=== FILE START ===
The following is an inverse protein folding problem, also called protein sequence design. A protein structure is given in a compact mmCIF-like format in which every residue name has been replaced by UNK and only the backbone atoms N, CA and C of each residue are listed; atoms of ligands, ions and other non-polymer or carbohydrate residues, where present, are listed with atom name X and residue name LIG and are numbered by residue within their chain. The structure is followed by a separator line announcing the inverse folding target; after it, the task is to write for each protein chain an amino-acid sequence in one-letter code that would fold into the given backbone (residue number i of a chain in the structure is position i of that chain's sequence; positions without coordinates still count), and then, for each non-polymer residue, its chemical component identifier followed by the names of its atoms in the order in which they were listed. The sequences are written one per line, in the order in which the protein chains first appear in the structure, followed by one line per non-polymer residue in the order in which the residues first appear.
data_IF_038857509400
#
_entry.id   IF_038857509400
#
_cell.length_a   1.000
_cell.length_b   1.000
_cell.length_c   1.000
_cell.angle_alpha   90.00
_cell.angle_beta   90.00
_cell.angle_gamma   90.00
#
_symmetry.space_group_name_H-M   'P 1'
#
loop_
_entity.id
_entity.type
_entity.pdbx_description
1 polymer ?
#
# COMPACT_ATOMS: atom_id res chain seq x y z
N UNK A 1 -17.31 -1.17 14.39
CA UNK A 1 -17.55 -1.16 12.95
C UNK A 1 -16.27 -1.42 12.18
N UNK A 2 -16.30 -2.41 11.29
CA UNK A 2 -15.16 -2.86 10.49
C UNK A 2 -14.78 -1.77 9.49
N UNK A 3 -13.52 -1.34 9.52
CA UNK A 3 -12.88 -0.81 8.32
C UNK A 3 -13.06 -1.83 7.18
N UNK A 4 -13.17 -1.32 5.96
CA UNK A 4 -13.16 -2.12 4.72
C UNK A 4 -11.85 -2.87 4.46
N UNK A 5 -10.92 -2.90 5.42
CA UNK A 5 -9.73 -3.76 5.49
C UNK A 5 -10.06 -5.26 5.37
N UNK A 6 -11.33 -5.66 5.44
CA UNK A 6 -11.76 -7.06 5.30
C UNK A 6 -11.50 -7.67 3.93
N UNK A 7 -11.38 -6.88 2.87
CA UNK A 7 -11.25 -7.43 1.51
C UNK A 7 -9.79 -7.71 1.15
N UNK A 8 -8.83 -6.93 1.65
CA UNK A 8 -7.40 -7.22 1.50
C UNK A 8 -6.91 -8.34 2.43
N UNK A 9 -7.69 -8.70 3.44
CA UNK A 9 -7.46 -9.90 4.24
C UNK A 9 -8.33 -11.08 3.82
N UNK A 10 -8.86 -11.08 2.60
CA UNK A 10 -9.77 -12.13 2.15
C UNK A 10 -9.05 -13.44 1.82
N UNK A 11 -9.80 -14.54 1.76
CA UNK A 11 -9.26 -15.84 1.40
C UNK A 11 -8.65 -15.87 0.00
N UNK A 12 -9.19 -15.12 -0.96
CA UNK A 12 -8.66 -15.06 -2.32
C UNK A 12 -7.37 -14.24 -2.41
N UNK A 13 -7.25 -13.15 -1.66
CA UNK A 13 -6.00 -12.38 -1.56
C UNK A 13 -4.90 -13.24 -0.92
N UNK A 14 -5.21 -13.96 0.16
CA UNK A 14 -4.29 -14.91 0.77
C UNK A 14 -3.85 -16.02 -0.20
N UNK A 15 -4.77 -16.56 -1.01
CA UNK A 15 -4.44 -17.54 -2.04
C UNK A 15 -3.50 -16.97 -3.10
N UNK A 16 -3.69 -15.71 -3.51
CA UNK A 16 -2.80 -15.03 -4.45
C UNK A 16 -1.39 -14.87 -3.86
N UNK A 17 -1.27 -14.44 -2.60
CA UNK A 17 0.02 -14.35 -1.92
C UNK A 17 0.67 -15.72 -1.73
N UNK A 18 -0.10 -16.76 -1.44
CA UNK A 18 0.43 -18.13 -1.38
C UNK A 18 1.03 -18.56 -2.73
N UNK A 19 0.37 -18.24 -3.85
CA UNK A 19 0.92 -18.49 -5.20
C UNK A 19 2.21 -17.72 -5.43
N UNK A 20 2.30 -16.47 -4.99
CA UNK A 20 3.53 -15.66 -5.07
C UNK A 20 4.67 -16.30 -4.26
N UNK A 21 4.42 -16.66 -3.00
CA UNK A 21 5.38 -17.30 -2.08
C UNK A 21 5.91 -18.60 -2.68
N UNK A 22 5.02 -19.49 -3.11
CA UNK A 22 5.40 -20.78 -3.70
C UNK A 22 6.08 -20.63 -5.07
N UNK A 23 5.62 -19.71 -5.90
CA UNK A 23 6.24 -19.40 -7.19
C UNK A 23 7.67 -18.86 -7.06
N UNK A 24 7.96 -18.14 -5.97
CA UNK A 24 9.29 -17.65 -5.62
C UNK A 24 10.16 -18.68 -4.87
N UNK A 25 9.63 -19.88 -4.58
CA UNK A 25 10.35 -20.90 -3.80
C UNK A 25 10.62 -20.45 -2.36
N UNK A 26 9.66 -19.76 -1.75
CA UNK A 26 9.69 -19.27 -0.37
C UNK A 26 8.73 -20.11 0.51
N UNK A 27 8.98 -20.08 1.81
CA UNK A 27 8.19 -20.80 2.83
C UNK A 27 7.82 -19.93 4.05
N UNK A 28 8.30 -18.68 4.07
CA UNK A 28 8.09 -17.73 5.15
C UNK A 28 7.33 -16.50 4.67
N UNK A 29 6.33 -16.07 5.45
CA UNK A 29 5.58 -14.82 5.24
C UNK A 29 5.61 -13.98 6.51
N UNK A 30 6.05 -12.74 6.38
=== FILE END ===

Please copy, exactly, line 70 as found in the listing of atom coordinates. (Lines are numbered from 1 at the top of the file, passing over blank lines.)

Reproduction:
N UNK A 17 -1.27 -14.44 -2.60